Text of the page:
This is commonly expressed in terms of ensuring their confidentiality, integrity and availability, along with related properties or goals such as authenticity, accountability, non-repudiation and reliability.

Mounting pressure for many organisations to structure their Information Security Management Systems in accordance with ISO/IEC 27001 requires revision of the ITIL v2 Security Management volume, and indeed a v3 release is in the works. Application Management ITIL Application Management[8] set encompasses a set of best practices proposed to improve the overall quality of IT software development and support through the life-cycle of software development projects, with particular attention to gathering and defining requirements that meet business objectives.

This volume is related to the topics of Software Engineering and IT Portfolio Management. Software Asset Management Software Asset Management (SAM) is the practice of integrating people, processes and technology to allow software licenses and usage to be systematically tracked, evaluated and managed.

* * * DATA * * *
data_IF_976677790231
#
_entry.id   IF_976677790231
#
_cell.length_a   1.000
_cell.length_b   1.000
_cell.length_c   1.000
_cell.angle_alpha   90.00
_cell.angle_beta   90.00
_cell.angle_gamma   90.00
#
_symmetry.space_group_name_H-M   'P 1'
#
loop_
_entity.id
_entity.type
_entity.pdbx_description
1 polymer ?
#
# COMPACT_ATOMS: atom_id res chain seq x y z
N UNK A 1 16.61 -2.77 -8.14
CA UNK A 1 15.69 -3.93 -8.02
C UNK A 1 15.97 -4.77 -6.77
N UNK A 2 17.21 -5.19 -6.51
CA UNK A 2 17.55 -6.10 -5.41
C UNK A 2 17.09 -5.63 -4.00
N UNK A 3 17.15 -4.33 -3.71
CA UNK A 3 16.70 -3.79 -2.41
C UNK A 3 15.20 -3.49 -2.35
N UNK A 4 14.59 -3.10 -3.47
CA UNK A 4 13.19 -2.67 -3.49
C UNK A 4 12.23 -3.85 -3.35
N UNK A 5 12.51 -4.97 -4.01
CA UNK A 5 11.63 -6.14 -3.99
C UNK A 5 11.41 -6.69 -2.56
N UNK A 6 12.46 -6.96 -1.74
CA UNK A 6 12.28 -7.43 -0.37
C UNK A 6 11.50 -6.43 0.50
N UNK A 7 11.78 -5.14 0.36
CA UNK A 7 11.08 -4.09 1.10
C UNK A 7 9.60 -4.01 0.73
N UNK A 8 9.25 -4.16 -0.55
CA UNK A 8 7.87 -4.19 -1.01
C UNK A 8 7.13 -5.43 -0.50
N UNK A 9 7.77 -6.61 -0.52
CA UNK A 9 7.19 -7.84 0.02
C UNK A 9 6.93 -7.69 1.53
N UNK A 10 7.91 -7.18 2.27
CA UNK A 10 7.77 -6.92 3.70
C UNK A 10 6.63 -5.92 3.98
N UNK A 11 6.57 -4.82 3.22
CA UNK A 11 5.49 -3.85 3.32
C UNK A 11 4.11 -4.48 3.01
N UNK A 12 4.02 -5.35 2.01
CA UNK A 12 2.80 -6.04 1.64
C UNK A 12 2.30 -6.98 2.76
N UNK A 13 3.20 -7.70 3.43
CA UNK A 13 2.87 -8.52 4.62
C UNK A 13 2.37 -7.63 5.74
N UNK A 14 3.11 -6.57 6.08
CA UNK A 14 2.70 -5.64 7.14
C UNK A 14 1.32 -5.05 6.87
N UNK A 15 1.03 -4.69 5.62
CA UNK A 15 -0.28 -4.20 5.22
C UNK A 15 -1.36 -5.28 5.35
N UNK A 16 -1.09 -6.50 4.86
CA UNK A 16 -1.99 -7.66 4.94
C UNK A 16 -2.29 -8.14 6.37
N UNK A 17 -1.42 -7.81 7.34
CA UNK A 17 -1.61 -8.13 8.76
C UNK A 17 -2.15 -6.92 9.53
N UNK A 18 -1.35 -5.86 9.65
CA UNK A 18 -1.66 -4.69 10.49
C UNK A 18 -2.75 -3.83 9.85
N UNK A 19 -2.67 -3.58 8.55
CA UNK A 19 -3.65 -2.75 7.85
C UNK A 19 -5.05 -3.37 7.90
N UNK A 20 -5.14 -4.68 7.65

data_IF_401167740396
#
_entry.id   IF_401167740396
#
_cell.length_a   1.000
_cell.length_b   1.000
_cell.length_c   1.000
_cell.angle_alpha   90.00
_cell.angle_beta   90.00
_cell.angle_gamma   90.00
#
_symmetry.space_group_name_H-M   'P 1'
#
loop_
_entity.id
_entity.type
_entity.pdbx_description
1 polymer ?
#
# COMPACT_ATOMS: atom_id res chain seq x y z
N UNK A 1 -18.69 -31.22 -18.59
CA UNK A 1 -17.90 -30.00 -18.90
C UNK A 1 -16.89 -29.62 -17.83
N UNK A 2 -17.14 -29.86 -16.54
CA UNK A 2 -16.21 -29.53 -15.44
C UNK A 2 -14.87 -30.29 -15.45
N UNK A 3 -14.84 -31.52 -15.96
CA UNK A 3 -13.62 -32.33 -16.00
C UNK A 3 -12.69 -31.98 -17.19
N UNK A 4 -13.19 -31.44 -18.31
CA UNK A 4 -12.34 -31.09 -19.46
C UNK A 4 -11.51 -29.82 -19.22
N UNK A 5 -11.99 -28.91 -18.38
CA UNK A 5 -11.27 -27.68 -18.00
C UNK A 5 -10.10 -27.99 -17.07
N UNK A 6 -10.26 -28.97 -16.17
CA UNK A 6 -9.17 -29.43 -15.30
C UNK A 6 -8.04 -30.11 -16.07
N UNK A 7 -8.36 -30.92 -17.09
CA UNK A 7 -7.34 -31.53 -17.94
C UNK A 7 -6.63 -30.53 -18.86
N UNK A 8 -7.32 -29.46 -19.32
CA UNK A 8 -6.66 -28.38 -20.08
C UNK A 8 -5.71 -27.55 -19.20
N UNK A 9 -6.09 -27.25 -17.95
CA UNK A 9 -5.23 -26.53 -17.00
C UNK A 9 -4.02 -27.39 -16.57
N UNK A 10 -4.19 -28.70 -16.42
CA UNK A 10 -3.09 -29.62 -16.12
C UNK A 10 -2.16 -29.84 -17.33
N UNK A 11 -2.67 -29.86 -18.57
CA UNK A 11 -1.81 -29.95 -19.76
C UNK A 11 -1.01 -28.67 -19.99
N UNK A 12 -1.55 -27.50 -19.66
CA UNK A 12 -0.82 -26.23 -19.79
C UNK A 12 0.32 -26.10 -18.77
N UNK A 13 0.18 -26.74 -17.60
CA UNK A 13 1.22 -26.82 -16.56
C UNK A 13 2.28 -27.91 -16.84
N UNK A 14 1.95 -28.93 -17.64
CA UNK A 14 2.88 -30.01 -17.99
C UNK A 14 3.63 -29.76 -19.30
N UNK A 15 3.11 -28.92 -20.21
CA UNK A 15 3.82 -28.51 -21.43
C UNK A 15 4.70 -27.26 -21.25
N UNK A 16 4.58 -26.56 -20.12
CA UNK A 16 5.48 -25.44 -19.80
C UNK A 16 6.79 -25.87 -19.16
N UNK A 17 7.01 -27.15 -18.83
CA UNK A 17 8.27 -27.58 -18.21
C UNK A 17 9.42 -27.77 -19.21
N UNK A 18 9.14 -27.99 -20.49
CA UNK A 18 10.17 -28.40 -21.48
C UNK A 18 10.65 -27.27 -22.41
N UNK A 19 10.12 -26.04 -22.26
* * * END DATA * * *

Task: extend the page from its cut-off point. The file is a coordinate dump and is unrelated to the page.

The goal of SAM is to reduce IT expenditures, human resource overhead and risks inherent in owning and managing software assets.

SAM practices include: • Maintaining software license compliance • Tracking inventory and software asset use • Maintaining standard policies and procedures surrounding definition, deployment, configuration, use, and retirement of software assets and the Definitive Software Library. Information Technology Infrastructure Library SAM represents the software component of IT asset management.

This includes hardware asset management because effective hardware inventory controls are critical to efforts to control software.